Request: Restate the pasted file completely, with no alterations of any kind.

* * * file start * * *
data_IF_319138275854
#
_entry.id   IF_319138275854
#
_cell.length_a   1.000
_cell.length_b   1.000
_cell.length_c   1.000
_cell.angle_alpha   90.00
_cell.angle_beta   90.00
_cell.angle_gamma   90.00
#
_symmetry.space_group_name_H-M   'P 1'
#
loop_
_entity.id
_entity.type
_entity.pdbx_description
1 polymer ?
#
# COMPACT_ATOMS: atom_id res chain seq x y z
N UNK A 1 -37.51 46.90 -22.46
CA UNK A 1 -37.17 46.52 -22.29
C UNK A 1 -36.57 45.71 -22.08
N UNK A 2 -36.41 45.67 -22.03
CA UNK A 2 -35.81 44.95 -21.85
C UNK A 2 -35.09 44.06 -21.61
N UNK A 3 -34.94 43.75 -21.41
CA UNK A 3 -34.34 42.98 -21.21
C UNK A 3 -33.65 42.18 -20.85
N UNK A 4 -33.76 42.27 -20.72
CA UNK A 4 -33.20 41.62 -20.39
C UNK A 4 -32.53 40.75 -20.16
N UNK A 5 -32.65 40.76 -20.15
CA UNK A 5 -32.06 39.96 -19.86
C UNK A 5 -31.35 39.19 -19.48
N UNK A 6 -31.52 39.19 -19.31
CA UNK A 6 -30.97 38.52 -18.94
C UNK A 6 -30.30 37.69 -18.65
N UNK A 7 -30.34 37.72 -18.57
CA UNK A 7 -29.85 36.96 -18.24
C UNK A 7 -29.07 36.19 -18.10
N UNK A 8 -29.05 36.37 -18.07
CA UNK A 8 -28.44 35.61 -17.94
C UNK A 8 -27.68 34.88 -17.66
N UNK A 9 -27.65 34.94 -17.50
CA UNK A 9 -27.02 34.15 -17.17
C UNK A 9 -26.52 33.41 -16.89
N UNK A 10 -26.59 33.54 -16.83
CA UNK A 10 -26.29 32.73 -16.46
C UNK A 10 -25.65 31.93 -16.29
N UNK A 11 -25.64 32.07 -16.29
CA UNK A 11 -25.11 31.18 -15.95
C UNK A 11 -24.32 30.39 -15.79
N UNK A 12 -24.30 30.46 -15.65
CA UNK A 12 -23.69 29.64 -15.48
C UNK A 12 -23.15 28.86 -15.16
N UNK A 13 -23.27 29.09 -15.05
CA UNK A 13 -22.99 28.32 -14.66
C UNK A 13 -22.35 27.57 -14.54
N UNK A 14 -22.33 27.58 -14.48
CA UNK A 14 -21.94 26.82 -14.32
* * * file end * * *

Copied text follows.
data_IF_319138275854
#
_entry.id   IF_319138275854
#
_cell.length_a   1.000
_cell.length_b   1.000
_cell.length_c   1.000
_cell.angle_alpha   90.00
_cell.angle_beta   90.00
_cell.angle_gamma   90.00
#
_symmetry.space_group_name_H-M   'P 1'
#
loop_
_entity.id
_entity.type
_entity.pdbx_description
1 polymer ?
#
# COMPACT_ATOMS: atom_id res chain seq x y z
N UNK A 1 -37.51 46.90 -22.46
CA UNK A 1 -37.17 46.52 -22.29
C UNK A 1 -36.57 45.71 -22.08
N UNK A 2 -36.41 45.67 -22.03
CA UNK A 2 -35.81 44.95 -21.85
C UNK A 2 -35.09 44.06 -21.61
N UNK A 3 -34.94 43.75 -21.41
CA UNK A 3 -34.34 42.98 -21.21
C UNK A 3 -33.65 42.18 -20.85
N UNK A 4 -33.76 42.27 -20.72
CA UNK A 4 -33.20 41.62 -20.39
C UNK A 4 -32.53 40.75 -20.16
N UNK A 5 -32.65 40.76 -20.15
CA UNK A 5 -32.06 39.96 -19.86
C UNK A 5 -31.35 39.19 -19.48
N UNK A 6 -31.52 39.19 -19.31
CA UNK A 6 -30.97 38.52 -18.94
C UNK A 6 -30.30 37.69 -18.65
N UNK A 7 -30.34 37.72 -18.57
CA UNK A 7 -29.85 36.96 -18.24
C UNK A 7 -29.07 36.19 -18.10
N UNK A 8 -29.05 36.37 -18.07
CA UNK A 8 -28.44 35.61 -17.94
C UNK A 8 -27.68 34.88 -17.66
N UNK A 9 -27.65 34.94 -17.50
CA UNK A 9 -27.02 34.15 -17.17
C UNK A 9 -26.52 33.41 -16.89
N UNK A 10 -26.59 33.54 -16.83
CA UNK A 10 -26.29 32.73 -16.46
C UNK A 10 -25.65 31.93 -16.29
N UNK A 11 -25.64 32.07 -16.29
CA UNK A 11 -25.11 31.18 -15.95
C UNK A 11 -24.32 30.39 -15.79
N UNK A 12 -24.30 30.46 -15.65
CA UNK A 12 -23.69 29.64 -15.48
C UNK A 12 -23.15 28.86 -15.16
N UNK A 13 -23.27 29.09 -15.05
CA UNK A 13 -22.99 28.32 -14.66
C UNK A 13 -22.35 27.57 -14.54
N UNK A 14 -22.33 27.58 -14.48
CA UNK A 14 -21.94 26.82 -14.32